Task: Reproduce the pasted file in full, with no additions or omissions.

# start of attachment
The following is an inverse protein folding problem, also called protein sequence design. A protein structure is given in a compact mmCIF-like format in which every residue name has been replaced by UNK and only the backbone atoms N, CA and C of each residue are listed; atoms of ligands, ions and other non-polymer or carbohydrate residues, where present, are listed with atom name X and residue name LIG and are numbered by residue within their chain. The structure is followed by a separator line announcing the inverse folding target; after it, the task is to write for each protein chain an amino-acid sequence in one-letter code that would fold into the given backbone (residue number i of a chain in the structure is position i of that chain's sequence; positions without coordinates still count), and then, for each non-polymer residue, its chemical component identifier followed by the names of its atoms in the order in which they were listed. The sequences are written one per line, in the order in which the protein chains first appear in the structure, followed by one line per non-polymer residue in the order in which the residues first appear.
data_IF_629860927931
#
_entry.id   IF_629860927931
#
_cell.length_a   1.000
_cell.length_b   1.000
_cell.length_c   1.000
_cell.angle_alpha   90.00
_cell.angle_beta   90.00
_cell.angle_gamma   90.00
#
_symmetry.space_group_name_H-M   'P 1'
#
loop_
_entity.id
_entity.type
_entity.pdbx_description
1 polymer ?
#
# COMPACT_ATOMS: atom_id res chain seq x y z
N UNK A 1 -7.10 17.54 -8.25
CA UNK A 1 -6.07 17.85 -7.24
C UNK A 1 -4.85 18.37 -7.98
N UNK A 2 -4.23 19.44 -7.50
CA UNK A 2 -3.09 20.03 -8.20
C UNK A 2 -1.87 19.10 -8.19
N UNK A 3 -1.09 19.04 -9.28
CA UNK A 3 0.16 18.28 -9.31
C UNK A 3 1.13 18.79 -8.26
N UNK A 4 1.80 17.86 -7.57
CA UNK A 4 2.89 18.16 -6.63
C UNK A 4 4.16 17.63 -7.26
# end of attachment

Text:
The following is an inverse protein folding problem, also called protein sequence design. A protein structure is given in a compact mmCIF-like format in which every residue name has been replaced by UNK and only the backbone atoms N, CA and C of each residue are listed; atoms of ligands, ions and other non-polymer or carbohydrate residues, where present, are listed with atom name X and residue name LIG and are numbered by residue within their chain. The structure is followed by a separator line announcing the inverse folding target; after it, the task is to write for each protein chain an amino-acid sequence in one-letter code that would fold into the given backbone (residue number i of a chain in the structure is position i of that chain's sequence; positions without coordinates still count), and then, for each non-polymer residue, its chemical component identifier followed by the names of its atoms in the order in which they were listed. The sequences are written one per line, in the order in which the protein chains first appear in the structure, followed by one line per non-polymer residue in the order in which the residues first appear.
data_IF_629860927931
#
_entry.id   IF_629860927931
#
_cell.length_a   1.000
_cell.length_b   1.000
_cell.length_c   1.000
_cell.angle_alpha   90.00
_cell.angle_beta   90.00
_cell.angle_gamma   90.00
#
_symmetry.space_group_name_H-M   'P 1'
#
loop_
_entity.id
_entity.type
_entity.pdbx_description
1 polymer ?
#
# COMPACT_ATOMS: atom_id res chain seq x y z
N UNK A 1 -7.10 17.54 -8.25
CA UNK A 1 -6.07 17.85 -7.24
C UNK A 1 -4.85 18.37 -7.98
N UNK A 2 -4.23 19.44 -7.50
CA UNK A 2 -3.09 20.03 -8.20
C UNK A 2 -1.87 19.10 -8.19
N UNK A 3 -1.09 19.04 -9.28
CA UNK A 3 0.16 18.28 -9.31
C UNK A 3 1.13 18.79 -8.26
N UNK A 4 1.80 17.86 -7.57
CA UNK A 4 2.89 18.16 -6.63
C UNK A 4 4.16 17.63 -7.26